11 June 2013

Simple, small steps can make a big difference

Just before I travelled to Blackheath, I received this email from "Mary". I asked if it was okay to use it in a post because I think it shows how empowering simple life can be. Mary wrote:

I first began reading your blog while pregnant with my first child back in 2009. I remember the amazement I felt back then that there was someone out there living my dream and felt inspired by you. Since then I have taught myself to cook from scratch, bake and grow at least the herbs, lettuce and spinach I use regularly. (Due to rheumatoid arthritis I can't maintain a full vegetable garden) I began stock piling and began teaching myself to knit and sew. As time has passed I found the tv on less and less and look forward to the quiet in the evening after my children are on bed. My life has become a lot simpler and as a result I am a lot happier, for 15 years I suffered from depression but since really living this simple lifestyle the depression has cleared, I still have bad days but I get through them and continue walking the path of my life. A simple life and getting back to basics and being true to myself cured what 15 years of medication could not. 

It is now 4 years later. I gave birth to my second child five months ago and then six weeks ago my partner was made redundant. I can honestly say that if I had not discovered your blog all that time ago I would be homeless and hungry right now. My disability payment barely covers rent and bills and we are only surviving right now because we only live on the basics and had built a stockpile. I have enough food to feed my family for a month right now and we are eating quite well. Vegetables and meat from the freezer and pantry (canning and preserves) baking sweet treats for my son and drinking water and tea. It is the skills I've learnt from your blog and book (your book was my 30th birthday present and the only thing I wanted) and the inspiration to cook from scratch and stockpile that is allowing us to be comfortable and not too stressed with our circumstances right now.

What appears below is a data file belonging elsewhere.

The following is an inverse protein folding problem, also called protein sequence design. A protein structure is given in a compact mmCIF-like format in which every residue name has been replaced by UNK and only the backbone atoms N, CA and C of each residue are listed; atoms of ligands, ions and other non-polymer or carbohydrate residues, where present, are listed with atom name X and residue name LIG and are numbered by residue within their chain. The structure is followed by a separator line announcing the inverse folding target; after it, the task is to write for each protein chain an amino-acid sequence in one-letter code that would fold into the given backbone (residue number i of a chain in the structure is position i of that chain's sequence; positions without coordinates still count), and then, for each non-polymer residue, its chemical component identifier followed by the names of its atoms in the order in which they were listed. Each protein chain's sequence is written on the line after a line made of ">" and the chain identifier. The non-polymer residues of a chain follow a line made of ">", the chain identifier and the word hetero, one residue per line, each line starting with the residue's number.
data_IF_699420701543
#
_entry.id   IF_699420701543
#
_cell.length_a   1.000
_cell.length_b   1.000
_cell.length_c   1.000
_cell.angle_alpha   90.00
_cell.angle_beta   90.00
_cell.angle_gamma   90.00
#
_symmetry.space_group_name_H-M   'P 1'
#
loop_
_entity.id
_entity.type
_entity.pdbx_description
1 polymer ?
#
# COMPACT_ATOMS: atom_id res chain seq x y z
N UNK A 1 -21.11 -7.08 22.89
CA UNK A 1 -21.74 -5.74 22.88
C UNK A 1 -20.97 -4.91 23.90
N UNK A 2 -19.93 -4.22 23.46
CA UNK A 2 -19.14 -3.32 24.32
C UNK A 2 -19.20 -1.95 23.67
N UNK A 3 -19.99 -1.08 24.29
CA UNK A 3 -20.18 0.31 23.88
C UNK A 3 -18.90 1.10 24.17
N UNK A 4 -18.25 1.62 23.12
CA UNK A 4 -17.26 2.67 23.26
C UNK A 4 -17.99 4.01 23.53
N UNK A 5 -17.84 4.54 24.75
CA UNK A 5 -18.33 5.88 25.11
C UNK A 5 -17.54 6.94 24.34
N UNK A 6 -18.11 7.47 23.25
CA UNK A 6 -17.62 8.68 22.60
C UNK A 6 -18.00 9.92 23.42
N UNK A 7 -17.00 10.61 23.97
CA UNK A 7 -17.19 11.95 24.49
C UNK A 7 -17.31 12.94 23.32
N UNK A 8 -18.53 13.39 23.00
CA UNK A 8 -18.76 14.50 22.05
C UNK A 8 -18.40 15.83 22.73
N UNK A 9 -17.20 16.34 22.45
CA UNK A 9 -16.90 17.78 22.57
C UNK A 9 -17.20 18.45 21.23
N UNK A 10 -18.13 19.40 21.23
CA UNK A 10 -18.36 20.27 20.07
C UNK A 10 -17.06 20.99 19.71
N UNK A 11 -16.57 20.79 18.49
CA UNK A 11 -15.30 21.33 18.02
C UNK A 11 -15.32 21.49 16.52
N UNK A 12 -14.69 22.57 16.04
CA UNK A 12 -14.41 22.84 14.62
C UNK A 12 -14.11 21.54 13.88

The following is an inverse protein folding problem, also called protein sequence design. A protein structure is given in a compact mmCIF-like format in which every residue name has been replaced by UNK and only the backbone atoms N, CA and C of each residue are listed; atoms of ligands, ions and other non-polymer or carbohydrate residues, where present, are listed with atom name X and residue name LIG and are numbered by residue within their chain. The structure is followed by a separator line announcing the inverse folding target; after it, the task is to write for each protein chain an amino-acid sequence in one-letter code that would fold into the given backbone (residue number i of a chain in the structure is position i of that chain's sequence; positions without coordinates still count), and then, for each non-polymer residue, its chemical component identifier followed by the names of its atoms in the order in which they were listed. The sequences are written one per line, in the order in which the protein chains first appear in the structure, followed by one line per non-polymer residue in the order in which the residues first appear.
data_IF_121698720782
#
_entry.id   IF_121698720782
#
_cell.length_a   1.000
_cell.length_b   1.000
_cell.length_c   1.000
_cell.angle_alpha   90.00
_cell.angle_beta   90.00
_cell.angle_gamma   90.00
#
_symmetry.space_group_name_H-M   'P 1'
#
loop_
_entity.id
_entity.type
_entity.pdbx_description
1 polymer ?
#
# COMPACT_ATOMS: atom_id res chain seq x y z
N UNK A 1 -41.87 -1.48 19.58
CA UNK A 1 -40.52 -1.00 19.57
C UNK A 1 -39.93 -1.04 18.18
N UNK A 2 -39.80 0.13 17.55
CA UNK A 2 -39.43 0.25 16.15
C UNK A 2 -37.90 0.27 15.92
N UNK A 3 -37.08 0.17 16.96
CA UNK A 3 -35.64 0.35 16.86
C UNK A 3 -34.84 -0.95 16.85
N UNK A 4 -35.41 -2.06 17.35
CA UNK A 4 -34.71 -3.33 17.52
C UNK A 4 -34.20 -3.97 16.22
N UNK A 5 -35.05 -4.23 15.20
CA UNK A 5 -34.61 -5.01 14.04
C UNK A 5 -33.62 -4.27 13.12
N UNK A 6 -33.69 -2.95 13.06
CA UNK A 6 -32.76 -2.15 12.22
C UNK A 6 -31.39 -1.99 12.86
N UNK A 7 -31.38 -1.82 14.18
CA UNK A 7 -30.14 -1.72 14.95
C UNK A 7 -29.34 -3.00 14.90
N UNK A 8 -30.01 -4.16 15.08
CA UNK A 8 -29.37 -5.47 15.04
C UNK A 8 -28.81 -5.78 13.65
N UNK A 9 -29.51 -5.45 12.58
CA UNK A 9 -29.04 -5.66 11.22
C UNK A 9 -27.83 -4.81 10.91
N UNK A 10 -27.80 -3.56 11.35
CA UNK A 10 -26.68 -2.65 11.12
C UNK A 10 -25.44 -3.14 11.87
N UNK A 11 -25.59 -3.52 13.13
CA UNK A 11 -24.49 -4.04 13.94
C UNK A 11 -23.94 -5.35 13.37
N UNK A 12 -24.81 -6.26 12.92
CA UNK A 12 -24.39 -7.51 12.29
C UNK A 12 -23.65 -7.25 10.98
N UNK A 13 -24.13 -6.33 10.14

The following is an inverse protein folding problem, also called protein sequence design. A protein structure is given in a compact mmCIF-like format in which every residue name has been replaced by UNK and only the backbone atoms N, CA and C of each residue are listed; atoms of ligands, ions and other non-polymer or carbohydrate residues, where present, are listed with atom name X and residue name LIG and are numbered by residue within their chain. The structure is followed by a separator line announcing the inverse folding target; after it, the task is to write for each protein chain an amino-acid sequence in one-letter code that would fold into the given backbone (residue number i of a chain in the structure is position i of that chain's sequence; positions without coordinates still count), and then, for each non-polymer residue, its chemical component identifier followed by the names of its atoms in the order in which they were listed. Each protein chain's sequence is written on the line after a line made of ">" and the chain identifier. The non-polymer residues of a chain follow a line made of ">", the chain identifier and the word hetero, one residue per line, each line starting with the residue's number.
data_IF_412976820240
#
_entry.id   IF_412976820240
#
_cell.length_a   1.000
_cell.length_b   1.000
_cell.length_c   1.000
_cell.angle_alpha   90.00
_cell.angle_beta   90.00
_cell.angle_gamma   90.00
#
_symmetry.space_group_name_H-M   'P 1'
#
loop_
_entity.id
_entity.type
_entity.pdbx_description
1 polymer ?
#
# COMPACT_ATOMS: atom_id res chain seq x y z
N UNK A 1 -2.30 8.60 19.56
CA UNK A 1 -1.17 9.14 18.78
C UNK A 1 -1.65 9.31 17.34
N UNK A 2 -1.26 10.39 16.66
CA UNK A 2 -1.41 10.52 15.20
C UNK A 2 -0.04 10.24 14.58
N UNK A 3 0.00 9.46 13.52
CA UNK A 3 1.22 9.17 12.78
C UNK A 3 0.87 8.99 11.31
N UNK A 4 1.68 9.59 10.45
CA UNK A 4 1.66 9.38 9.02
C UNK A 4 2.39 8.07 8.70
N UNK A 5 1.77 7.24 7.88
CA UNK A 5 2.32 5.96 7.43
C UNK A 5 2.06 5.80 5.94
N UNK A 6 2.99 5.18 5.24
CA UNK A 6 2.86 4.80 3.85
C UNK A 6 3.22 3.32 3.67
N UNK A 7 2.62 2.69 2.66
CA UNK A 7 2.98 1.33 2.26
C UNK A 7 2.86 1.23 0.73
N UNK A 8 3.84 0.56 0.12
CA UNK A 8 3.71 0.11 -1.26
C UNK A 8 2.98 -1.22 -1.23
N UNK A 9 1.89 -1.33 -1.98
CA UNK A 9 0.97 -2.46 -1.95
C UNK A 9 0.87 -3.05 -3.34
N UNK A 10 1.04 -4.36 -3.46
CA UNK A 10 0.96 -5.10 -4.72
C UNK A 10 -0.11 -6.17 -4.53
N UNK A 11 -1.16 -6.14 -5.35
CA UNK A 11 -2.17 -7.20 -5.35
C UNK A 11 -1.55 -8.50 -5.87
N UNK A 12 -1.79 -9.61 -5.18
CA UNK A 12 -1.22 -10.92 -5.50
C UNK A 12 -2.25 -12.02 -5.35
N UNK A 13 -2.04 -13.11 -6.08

Mary, I wonder if you agree with me that the depression may have lifted because you took control of your life. I think that when you have a compelling purpose and plan for your days, you have structure. Maybe that structure helped you through. Whatever the reason, it's wonderful. I know when I took control of my home, I felt empowered by it. There is nothing like that feeling. Sometimes it feels like you're running a small business and that you're the CEO and work staff all rolled up into one. You know your decisions can make or break your family and in your case, you set your family up for success while working through your health problems.

I'm sorry to read that your partner lost his job but there is no better way to face that situation than with a stockpile, the knowledge you have and the ability to make do with very little. You've done really well. I'm proud of you.

Often people think this kind of living is for those who are retired and have the extra time for it. I think Mary proves it's for all ages and for many circumstances and how making a series of simple changes can be life changing.

If you have some tips for Mary, please add them to your comment. There may be something she's not yet tried that will make a real difference to her situation. Thank you.



  1. This story touches my heart and is quite close to home. I found that when my husband was unemployed, I needed to EVERY DAY focus on what I could do (cook good food from scratch, stretch my meager grocery dollars, hang laundry outside, rescue sub-par produce by canning it and freezing it, etc. etc.). I also literally counted my blessings, over and over. Sure, on paper my family was/is poor in money, but we are rich in resources, education, love, family, friends, and creativity.